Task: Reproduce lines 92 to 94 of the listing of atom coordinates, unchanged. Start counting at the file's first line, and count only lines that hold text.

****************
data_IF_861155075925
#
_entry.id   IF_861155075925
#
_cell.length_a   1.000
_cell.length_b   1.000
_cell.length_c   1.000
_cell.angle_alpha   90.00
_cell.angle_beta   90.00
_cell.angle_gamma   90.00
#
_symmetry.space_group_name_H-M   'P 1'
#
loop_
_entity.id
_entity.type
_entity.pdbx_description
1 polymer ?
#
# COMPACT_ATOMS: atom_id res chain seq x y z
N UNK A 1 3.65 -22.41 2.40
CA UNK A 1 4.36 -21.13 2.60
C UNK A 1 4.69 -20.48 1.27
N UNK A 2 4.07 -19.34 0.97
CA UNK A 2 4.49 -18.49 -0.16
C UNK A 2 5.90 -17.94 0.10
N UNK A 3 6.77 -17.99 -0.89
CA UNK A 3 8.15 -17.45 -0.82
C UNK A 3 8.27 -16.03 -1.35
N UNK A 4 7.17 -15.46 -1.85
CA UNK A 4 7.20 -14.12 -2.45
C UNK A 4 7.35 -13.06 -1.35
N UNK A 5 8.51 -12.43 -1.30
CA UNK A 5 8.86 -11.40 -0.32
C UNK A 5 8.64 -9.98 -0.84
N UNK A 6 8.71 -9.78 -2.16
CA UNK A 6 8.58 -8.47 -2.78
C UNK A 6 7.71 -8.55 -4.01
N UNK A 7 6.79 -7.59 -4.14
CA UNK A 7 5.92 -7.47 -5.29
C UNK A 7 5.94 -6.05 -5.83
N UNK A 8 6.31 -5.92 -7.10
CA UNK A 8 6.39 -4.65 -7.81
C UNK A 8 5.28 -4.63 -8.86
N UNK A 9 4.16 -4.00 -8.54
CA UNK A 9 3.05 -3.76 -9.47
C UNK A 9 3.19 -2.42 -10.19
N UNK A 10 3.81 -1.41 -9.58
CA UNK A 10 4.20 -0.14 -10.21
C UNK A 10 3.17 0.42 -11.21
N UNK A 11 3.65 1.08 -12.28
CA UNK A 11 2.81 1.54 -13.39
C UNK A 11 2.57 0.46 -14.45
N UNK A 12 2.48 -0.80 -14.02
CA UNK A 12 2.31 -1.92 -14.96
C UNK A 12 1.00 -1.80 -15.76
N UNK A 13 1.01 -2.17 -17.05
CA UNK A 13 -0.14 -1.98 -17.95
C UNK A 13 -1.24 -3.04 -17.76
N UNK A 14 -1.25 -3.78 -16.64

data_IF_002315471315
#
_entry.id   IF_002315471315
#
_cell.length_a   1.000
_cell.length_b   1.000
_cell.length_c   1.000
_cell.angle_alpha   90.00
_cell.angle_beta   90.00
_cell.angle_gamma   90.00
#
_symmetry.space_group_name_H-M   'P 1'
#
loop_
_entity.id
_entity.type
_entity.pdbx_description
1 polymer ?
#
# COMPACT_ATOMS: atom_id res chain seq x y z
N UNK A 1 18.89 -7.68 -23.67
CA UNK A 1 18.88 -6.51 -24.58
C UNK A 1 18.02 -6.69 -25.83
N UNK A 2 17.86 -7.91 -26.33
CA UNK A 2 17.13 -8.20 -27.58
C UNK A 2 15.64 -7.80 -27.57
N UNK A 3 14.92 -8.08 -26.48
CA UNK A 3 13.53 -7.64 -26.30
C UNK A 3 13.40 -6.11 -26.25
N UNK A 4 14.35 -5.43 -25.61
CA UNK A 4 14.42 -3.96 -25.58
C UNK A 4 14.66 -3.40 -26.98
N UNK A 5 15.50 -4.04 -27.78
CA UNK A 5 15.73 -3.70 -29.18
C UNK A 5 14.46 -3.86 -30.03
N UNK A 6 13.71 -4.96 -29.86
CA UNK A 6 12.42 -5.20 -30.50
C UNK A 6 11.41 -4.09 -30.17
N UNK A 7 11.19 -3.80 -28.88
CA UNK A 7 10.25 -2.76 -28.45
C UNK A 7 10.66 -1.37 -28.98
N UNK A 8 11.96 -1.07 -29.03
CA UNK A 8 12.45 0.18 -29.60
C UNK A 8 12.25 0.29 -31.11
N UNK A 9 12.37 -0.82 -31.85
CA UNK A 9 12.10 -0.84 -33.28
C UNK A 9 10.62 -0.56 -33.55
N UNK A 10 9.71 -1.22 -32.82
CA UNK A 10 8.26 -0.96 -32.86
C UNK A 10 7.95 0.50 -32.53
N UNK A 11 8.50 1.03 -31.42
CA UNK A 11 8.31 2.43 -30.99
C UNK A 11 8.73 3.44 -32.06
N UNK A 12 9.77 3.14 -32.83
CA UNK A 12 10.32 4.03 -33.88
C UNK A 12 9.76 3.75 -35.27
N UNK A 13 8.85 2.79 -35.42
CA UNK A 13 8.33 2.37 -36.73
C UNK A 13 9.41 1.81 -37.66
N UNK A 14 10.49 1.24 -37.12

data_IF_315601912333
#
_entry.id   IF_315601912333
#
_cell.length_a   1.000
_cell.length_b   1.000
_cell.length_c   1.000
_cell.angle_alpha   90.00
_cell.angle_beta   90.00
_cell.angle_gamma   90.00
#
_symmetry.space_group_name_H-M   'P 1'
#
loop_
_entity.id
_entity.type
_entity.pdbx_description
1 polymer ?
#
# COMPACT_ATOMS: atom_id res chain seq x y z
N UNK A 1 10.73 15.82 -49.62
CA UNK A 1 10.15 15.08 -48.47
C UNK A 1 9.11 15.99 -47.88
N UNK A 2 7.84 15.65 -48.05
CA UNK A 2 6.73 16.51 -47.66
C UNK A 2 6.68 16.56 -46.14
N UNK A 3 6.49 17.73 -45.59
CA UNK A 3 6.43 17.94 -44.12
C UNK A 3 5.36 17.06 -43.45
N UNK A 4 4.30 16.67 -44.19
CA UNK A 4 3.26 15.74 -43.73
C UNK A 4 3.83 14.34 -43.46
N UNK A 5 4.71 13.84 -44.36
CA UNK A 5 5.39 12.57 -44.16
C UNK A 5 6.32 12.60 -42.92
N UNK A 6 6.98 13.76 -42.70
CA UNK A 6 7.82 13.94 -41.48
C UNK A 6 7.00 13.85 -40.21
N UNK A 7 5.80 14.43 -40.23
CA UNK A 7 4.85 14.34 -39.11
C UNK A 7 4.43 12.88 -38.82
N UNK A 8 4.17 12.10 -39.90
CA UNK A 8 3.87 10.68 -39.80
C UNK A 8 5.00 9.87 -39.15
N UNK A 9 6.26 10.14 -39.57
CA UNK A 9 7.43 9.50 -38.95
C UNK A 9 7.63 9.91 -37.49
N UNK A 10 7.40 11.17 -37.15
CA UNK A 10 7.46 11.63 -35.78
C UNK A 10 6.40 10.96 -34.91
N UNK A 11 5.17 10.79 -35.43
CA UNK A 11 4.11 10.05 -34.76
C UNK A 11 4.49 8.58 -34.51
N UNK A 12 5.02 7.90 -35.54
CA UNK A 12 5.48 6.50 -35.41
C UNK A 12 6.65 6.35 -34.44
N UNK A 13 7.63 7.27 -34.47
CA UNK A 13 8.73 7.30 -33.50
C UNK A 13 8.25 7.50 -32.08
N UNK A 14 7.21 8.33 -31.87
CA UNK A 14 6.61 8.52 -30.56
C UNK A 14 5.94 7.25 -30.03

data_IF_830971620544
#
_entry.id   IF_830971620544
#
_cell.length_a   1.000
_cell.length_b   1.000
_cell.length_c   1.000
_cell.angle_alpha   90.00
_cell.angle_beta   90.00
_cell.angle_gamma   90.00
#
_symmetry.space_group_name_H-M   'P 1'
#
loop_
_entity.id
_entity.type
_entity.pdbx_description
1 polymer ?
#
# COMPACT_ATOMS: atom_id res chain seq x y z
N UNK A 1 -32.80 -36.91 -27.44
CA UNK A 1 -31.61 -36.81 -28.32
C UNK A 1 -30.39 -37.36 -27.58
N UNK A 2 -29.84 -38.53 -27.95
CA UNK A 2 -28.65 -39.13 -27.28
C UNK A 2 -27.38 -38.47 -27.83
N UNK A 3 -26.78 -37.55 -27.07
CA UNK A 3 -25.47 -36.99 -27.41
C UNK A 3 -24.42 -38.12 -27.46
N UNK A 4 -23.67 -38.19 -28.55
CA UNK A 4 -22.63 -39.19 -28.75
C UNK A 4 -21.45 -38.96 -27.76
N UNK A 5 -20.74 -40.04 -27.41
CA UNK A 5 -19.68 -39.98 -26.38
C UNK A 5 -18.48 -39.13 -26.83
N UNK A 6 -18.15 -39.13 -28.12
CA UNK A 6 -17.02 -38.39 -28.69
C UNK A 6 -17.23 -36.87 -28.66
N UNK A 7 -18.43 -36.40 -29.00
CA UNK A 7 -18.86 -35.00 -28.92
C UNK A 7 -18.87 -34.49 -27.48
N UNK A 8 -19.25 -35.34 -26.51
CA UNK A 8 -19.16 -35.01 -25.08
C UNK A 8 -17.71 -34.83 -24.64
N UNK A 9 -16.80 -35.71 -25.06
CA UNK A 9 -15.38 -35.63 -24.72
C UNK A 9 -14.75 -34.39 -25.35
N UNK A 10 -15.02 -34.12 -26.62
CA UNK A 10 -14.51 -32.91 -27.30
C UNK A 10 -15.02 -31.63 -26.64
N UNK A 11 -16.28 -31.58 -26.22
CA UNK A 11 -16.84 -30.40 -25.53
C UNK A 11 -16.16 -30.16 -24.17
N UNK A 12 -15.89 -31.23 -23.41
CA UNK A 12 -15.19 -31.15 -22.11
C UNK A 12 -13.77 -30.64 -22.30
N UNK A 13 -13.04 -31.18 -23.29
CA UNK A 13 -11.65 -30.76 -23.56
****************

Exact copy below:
C UNK A 4 14.66 -3.40 -26.98
N UNK A 5 15.50 -4.04 -27.78
CA UNK A 5 15.73 -3.70 -29.18